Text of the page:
Lawsuit-free since 9/14/05

Monday, January 10, 2005

SLU Violates Students' Rights-- Just Not in the Way You Think

"The political locus of tolerance has changed: while it is more or less quietly and constitutionally withdrawn from the opposition, it is made compulsory behavior with respect to established policies."-- Herbert Marcuse, "Repressive Tolerance," A Critique of Pure Tolerance, 1965

"Fuck the harder way/ We doing this the smarter way."-- Talib Kweli, 2004

One of our readers has insisted that SLU banning on-campus access to Take Back Our Campus is a First Amendment issue. As much as one would hope it is, it's not. St. Lawrence University, as a private institution, is free to do as it pleases (or as the mercenary and mercurial Dan Sullivan pleases) on campus. Clunkily-- as SLU owns the network, it reserves the right to control what is accessed via that network. [See Hudgens v. NLRB, 424 U.S. 507 (1976), which ruled that workers do not have the right to protest their employer on private property, for relevant caselaw.]

But, your inquiring minds must be asking. If SLU isn't subject to Constitutional law, to what code is the University subject? The answer can be one of two things. Some courts have found that contract law applies to the relationship of the student to his/her University, while others have found that the law of associations (a little looser than contract law) applies to the relationship. But the differences between the two don't really matter. As the Student Press Law Center notes, "[w]hile the legal theories vary slightly, the general notion is the same: where a private school voluntarily establishes a set of guidelines or rules, it must adhere to them. Otherwise, there exists a breach of a legally enforceable promise for which a student may obtain legal relief."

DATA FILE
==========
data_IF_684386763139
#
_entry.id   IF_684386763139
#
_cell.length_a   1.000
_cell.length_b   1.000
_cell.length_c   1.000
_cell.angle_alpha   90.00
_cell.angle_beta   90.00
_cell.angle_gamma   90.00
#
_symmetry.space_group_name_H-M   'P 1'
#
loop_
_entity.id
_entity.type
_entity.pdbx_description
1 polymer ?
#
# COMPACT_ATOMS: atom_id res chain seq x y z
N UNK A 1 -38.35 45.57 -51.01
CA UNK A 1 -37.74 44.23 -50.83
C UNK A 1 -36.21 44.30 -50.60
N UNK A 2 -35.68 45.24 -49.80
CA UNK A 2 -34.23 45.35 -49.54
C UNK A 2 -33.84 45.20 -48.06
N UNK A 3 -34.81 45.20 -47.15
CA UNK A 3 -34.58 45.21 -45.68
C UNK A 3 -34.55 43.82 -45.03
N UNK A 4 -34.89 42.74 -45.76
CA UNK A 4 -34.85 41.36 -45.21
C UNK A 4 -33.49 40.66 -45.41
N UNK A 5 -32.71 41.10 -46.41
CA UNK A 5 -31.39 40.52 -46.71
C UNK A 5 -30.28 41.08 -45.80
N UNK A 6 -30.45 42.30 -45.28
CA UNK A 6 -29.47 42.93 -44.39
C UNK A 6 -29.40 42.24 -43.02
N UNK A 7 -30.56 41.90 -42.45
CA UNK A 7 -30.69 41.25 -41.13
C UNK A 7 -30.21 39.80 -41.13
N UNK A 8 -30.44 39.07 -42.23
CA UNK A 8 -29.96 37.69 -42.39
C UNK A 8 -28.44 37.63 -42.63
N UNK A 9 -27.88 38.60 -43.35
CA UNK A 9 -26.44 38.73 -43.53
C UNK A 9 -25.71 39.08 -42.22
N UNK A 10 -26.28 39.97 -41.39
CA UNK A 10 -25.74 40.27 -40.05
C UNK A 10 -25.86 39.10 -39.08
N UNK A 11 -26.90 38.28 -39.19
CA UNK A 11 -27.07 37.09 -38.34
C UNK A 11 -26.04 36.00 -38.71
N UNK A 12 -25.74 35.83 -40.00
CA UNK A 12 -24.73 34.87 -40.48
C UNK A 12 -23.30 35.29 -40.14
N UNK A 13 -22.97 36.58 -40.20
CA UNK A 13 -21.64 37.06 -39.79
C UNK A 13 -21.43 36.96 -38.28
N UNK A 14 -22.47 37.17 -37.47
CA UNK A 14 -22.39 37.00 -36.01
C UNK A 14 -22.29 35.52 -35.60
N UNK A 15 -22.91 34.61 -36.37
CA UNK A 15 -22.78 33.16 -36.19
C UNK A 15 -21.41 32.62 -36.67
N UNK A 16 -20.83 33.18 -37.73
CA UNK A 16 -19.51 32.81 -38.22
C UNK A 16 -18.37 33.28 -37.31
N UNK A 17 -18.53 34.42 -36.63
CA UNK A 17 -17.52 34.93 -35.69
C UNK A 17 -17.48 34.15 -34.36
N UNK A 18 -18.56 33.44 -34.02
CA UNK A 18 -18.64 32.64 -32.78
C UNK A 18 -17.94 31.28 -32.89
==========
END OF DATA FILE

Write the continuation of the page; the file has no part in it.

In other words, SLU is obligated to follow its own policies as a condition of the contract it has entered into with a student. By altering the Acceptable Use Policy midyear, SLU has committed what is known in contract law as a unilateral change of contract. This can be acceptable if the original contract allows for one party to change the terms of the contract without the consent of the other. In order to have unilateral change available as an option, SLU would have to explicitly reserve that right in the student handbook. In this instance, however, there's a small problem:

SLU doesn't do that.

What does this mean for the block on Take Back Our Campus and the Stalinist repeal of privacy in the Acceptable Use Policy? Essentially, the changes are invalid. While the changes could be applied to the fall semester, SLU doesn't have the right to institute these changes midyear without the consent of the student body. By doing so, SLU has violated the contractual rights of its students.

Editor's note: For more on contract law and the law of associations as applied to private universities, use LexisNexis to look up the following cites courtesy of the Student Press Law Center.

Contract law: Ross v. Creighton Univ., 957 F.2d 410 (7th Cir. 1992); Steinberg v. Chicago Medical School, 371 N.E.2d 634 (Ill. 1977); Zumbrun v. U.S.C., 51 ALR3d 991 (Cal. App. 1972); Univ. of Texas Health Science Ctr. at Houston v. Babb, 646 S.W.2d 502 (Tex. Ct. App. 1982); Stanoch v. Breck School, No. CT 02-019852 (Dist. Ct. Hennepin County Nov. 21, 2002)

Law of associations: Clayton v. Princeton Univ., 519 F. Supp. 802 (D.N.J. 1981); Tedeschi v. Wagner College, 404 N.E.2d 1302 (N.Y. Ct. App. 1980); A. v. C. College, 863 F. Supp. 156 (S.D.N.Y. 1994); Abrariao v. Hamline Univ. School of Law, 258 N.W.2d 108, 112 (Minn. 1977); Baltimore Univ. v. Colton, 57 A. 14 (Md. 1904)

Update: If any of SLU's legal beagles want to bark at us, please send an e-mail to Takebackourcampus@yahoo.com.


Post a Comment

<< Home